Do you use mathematical discussions to increase engagement in your classroom? In this Front and Center article, authors provide a discourse tool that can be used to reveal potential biases found in the implementation of the Five Practices.
Ashley Schmidt, Treshonda Rutledge, Tandrea Fulton, and Sarah B. Bush
Mathematics abounds in the beauty of the seasons. Where you live, work, or travel, how do you engage with and explore the wonders of math in our natural world?
Victoria R. Jacobs, Susan B. Empson, Joan M. Case, Amy Dunning, Naomi A. Jessup, Gladys Krause, and D’Anna Pynes
The authors introduce an activity involving “follow-up equations” to connect with ideas children have already expressed during fraction problem solving.
Sandra J. Miles
This lesson uses the pH scale to build students’ understanding of the additive identity and inverse. It also gives suggestions for how to extend the lesson to multiplication.
Rachel H. Orgel
Returning to in-person learning after COVID-19, our goal was to use our district’s framework along with the CASEL 5 to help us address the social and emotional learning needs of our students without losing the integrity of the mathematics.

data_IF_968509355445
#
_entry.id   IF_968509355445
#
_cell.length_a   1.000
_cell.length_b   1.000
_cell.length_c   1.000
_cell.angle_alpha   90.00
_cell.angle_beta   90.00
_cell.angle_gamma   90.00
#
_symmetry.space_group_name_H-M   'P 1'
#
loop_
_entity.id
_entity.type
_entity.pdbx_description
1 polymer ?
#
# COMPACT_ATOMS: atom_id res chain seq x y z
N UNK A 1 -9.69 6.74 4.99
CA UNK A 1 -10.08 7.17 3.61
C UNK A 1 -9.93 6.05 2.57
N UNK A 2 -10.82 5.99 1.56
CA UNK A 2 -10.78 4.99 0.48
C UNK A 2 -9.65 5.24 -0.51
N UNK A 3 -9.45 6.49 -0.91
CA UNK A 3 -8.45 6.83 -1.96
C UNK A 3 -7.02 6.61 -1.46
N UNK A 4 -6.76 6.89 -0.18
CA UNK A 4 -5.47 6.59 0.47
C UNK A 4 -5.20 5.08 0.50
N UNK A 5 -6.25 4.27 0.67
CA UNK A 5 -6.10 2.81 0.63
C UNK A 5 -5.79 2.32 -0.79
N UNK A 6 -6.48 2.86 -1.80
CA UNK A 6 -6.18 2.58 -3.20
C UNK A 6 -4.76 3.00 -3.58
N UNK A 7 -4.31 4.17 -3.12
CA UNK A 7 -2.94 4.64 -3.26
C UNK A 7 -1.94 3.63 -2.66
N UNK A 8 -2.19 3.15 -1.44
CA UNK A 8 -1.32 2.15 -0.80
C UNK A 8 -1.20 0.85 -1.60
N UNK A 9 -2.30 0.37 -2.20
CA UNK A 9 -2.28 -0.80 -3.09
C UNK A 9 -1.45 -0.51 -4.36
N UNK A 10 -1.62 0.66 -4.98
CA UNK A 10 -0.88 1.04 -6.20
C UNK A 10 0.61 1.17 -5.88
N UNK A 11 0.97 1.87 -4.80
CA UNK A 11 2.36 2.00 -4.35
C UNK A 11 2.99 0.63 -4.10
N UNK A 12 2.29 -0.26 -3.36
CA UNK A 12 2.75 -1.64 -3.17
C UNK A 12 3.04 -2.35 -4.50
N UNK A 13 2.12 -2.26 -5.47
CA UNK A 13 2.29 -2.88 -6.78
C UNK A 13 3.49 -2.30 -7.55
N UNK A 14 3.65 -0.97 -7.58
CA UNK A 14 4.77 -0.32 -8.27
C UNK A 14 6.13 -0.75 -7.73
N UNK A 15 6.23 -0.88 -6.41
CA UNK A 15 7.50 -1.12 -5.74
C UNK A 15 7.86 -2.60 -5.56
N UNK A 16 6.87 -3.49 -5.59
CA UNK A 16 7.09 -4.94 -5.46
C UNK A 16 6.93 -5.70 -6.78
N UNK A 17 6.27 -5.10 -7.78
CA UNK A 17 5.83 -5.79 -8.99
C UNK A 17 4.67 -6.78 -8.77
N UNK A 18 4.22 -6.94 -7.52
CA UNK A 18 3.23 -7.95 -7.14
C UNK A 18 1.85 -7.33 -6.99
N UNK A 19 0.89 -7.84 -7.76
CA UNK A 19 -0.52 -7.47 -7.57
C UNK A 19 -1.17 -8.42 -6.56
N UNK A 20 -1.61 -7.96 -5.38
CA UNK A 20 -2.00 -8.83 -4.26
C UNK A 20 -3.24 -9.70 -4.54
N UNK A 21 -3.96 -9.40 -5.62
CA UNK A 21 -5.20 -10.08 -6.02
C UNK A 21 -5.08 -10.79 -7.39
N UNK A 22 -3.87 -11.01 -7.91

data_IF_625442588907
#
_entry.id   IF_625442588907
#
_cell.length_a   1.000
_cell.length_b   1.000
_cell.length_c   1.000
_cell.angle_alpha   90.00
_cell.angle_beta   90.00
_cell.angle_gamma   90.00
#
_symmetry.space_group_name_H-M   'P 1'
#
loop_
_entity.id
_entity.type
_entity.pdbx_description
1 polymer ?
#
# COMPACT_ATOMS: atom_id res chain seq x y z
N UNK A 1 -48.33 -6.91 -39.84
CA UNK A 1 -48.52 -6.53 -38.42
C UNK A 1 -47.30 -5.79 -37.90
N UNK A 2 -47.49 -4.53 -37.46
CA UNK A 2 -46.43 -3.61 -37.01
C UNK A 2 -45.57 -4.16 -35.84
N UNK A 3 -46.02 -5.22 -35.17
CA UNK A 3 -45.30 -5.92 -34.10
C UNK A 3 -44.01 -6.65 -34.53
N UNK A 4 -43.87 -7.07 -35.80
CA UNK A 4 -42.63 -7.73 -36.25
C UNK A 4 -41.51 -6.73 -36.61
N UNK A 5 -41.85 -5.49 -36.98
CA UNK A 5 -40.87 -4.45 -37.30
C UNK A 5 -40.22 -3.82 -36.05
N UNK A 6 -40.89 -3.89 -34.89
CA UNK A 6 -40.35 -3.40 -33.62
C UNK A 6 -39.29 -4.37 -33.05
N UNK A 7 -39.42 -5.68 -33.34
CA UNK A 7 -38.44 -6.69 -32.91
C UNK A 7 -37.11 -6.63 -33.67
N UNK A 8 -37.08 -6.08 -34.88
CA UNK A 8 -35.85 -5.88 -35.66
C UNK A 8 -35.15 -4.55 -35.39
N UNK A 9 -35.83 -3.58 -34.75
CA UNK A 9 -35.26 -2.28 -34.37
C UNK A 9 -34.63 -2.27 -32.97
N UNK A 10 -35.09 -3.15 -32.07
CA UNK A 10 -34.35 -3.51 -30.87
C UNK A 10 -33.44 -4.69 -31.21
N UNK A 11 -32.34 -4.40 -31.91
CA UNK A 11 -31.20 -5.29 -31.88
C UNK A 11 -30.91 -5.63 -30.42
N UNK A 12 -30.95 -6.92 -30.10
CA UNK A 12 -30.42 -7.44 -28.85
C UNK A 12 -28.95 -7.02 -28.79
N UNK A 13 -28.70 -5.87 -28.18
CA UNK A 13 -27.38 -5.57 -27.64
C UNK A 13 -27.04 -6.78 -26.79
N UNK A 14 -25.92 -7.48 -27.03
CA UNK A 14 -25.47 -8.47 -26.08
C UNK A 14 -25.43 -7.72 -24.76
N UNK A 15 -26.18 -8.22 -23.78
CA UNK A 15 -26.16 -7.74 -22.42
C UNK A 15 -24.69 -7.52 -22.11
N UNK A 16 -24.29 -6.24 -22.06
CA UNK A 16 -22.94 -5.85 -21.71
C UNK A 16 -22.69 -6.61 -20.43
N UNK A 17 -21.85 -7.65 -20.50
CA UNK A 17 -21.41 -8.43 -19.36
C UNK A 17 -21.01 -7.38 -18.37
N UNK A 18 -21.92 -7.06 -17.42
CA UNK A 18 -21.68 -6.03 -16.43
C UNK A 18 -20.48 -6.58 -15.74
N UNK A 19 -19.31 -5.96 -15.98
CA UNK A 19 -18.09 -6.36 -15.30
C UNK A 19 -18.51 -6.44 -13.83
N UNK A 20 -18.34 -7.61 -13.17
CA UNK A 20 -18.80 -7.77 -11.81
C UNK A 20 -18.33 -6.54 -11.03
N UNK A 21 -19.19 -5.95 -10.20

José Martínez Hinestroza and Vanessa Abreu
Children analyzed data to read their bodies and manage their emotions. To avoid controlling children’s bodies and emotions, the authors encourage teachers to embrace children’s unanticipated responses.
Examine this geometric figure in light of a set of connections among fields such as architecture, geometry, science, sports, technology, and associated uses, models, and discoveries.
The practice of futurity within Indigenous communities has existed since time immemorial, with past, present, and future intertwined and with a focus on (re)membering and healing. As futurity becomes more popular in mainstream venues, it raises questions about how it will affect mathematics education (research). This Commentary makes an argument for desire-based research frameworks and Indigenous futurity praxis as key components of a spiritual turn, somewhat distinct from the sociopolitical turn our field took about a decade ago. I analyze some of the equity issues that arose in the March 2022 issue of JRME, raise three important questions to consider in our research, and offer suggestions so that we may embrace a spiritual turn.
Kathryn Lavin Brave and Jillian Miller
Two teachers describe how to use Fermi Questions to illuminate the connections between the Standards for Mathematical Practice and the social and emotional learning competencies.
Ear to the Ground features voices from several corners of the mathematics education world.